Decision on financing for Corentyne River Bridge expected by end of first quarter – Pres Santokhi

Proposed Design for Corentyne River Bridge

By Vahnu Manikchand

President Dr Irfaan Ali and his Surinamese counterpart, Chandrikapersad Santokhi, are expected to decide on the financing of the much-anticipated Corentyne River Bridge, which would link the two neighbouring countries.

This is according to President Santokhi during an interview with Guyana Times on the sidelines of the recently concluded Caribbean Community (CARICOM) Heads of Government Conference, held in Georgetown last week.

Initially, the plan was to have the bridge built according to a design-build-finance-operate-maintain (DBFOM) model, meaning that whichever company is contracted to build the bridge would be responsible for its design, construction, financing, operation and maintenance. The bridge was also to have been constructed via a public-private partnership (PPP) arrangement.

In October 2023, two companies – Dutch engineering company Ballast Nedam and Chinese-owned China Road and Bridge Corporation (CRBC) – submitted proposals to build the bridge over the Corentyne River to link Guyana and Suriname. However, those companies have since indicated that they are unable to meet the pre-financing requirement.

President Dr Irfaan Ali and his Surinamese counterpart, Chandrikapersad Santokhi

According to President Santokhi, a decision has been taken to have the team of ministers from Guyana and Suriname, who are collaborating on this project, meet with the technicians and come up with a final proposal on the way forward, to be presented to him and President Ali.

“The two presidents, of Guyana and Suriname, with the ministers, will take a decision, and that is planned for this first quarter of this year…That is the planning; and we hope that we can handle it by the end of March or the beginning of April, so that we can start with the building of the bridge,” the Surinamese Leader explained.

In the meantime, President Santokhi has said, there are financial institutions that are willing to fund the construction of the bridge across the Corentyne River, which would serve as a critical infrastructure for regional integration. He noted that informal discussions were held with the Inter-American Development Bank (IDB), which has indicated an interest in financing the project.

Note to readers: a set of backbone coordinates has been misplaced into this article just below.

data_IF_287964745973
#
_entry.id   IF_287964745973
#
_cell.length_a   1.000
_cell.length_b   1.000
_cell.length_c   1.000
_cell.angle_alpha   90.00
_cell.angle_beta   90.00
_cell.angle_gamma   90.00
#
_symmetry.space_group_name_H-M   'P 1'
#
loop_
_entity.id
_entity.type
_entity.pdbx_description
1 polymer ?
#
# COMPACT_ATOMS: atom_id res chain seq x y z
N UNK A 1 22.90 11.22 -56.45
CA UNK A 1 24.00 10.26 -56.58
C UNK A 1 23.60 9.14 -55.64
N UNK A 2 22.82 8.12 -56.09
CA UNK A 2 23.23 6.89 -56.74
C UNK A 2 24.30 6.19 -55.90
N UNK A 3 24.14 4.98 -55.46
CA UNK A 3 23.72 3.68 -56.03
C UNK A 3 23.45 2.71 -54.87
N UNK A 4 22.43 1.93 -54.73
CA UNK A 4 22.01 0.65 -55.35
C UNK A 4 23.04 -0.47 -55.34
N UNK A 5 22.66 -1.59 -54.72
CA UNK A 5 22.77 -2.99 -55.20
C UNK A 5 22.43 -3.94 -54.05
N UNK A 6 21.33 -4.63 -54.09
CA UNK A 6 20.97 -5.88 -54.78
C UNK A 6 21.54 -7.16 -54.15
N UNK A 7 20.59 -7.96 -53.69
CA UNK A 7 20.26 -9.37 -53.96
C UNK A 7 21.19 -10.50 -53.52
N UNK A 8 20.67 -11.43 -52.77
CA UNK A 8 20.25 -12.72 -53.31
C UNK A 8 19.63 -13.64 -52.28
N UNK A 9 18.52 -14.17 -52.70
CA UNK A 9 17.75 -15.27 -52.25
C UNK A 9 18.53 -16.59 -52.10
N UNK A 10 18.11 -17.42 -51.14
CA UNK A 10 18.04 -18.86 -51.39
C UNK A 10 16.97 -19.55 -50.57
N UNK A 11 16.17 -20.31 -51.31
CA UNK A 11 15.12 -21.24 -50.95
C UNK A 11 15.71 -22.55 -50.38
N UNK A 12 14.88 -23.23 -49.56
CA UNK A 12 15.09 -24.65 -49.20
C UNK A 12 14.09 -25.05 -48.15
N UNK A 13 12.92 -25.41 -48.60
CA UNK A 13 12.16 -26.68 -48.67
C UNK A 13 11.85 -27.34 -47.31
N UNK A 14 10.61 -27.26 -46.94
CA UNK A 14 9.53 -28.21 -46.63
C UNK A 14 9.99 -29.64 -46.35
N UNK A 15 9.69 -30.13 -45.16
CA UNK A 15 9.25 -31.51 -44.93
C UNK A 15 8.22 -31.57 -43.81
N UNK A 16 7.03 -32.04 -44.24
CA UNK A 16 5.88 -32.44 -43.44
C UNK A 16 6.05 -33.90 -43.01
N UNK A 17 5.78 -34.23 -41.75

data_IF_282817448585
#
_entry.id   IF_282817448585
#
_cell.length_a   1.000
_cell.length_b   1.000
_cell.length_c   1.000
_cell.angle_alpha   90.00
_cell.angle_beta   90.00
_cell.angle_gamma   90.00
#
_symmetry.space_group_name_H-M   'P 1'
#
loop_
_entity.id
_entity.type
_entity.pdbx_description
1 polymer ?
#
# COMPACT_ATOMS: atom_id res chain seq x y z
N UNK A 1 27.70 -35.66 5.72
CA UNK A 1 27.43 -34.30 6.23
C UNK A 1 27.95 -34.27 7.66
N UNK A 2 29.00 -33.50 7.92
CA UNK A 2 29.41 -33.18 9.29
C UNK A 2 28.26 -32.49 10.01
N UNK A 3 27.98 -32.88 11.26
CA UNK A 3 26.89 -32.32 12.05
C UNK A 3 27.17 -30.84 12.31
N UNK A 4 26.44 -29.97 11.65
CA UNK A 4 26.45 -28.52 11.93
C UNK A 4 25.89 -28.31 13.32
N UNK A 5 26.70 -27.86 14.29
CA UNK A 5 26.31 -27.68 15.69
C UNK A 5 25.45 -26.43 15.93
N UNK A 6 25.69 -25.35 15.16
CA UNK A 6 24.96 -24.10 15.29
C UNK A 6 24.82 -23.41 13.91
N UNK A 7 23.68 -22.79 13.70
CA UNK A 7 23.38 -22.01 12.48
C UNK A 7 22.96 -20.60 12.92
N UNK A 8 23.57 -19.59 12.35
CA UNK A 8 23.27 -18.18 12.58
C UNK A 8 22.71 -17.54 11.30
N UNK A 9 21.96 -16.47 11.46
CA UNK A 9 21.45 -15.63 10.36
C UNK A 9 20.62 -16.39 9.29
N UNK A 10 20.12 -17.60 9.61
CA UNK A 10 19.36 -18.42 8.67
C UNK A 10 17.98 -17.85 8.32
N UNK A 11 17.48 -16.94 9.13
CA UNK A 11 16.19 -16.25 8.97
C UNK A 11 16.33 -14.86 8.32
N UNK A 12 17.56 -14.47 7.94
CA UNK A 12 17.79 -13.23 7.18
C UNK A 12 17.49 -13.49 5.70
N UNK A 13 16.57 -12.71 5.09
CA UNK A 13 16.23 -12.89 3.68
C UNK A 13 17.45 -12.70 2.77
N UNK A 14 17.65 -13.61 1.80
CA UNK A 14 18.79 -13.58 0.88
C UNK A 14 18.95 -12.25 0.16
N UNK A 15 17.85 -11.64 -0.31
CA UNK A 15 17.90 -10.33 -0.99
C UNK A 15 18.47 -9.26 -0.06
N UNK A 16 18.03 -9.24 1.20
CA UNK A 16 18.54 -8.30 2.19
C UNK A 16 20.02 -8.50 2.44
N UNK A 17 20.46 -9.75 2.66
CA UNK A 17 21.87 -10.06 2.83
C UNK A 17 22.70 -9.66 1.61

“The companies should come with prefinancing, but they are not interested in that modality, so we’re looking for other types of financing. There are institutions from the region and outside the region who are willing to finance it. It can either be [through] the company, or it can be the State; but, you know, our case is a little bit different, because we are bound by the IMF (International Monetary Fund) programme, so we cannot take the loan. So, we need to be very pragmatic in this, so that is the advice that we’re looking for,” the Surinamese Head of State noted.

The Corentyne River Bridge is one of the first agreements between Presidents Ali and Santokhi, with both Heads previously underscoring the critical role the bridge would play in advancing cooperation, creating more opportunities for development for both countries.

In May of 2022, a US$2 million contract was signed in Paramaribo for several preliminary studies and research to be conducted on the Corentyne bridge by WSP Caribbean. The Expressions of Interest (EoIs) were also simultaneously launched.

Then in June 2023, WSP Caribbean presented the design of the Corentyne River bridge to Public Works Minister Juan Edghill and his Surinamese counterpart, Minister Riad Nurmohamed, of a two-section structure that is connected via an island (Long Island) to link Guyana and Suriname. The design also features a two-lane bridge with accommodation for a third lane in case of an emergency.

It has been noted that this presentation by the WSP technical team was made ahead of the final report, which will detail other aspects of their study, such as the cost of the bridge, traffic projections, design of the road, financial and economic evaluation, and environmental assessment, among other key elements.

This information would have helped the pre-qualified bidders to prepare and submit their proposals.

Six international companies – five Chinese firms and one Dutch company from The Netherlands – had submitted bids for the construction of the Corentyne River bridge. The bids were opened at the National Procurement and Tender Administration Board (NPTAB) in Georgetown back in August 2023.

The high-span Corentyne River bridge would be approximately 3.1 kilometres in length, and would connect Moleson Creek in Guyana to South Drain in Suriname, with a landing on Long Island in the Corentyne River, where a commercial hub and tourist destination would be established. That free zone would see major infrastructural development, such as hotels, recreational parks, entertainment spots, tourist attractions, malls, and farmers’ markets.

Running from Moleson Creek to Long Island, the bridge would be a low-level structure, approximately one kilometre long, with a 2200-metre (2.2km) road across Long Island and a high bridge spanning 2100 metres (2.1km) thereafter.

The high end of the bridge would facilitate marine traffic and cater for 40,000 to 45,000 DWT (deadweight tonnage) capacity featuring a vertical (height) clearance of 43 metres and a horizonal (width) clearance of about 100 metres.

Upon completion, the bridge would not only link the two neighbouring countries, but would also open up access to greater economic opportunities beyond them, into French Guiana and, through the road network being developed, into Brazil, and eventually further into South America.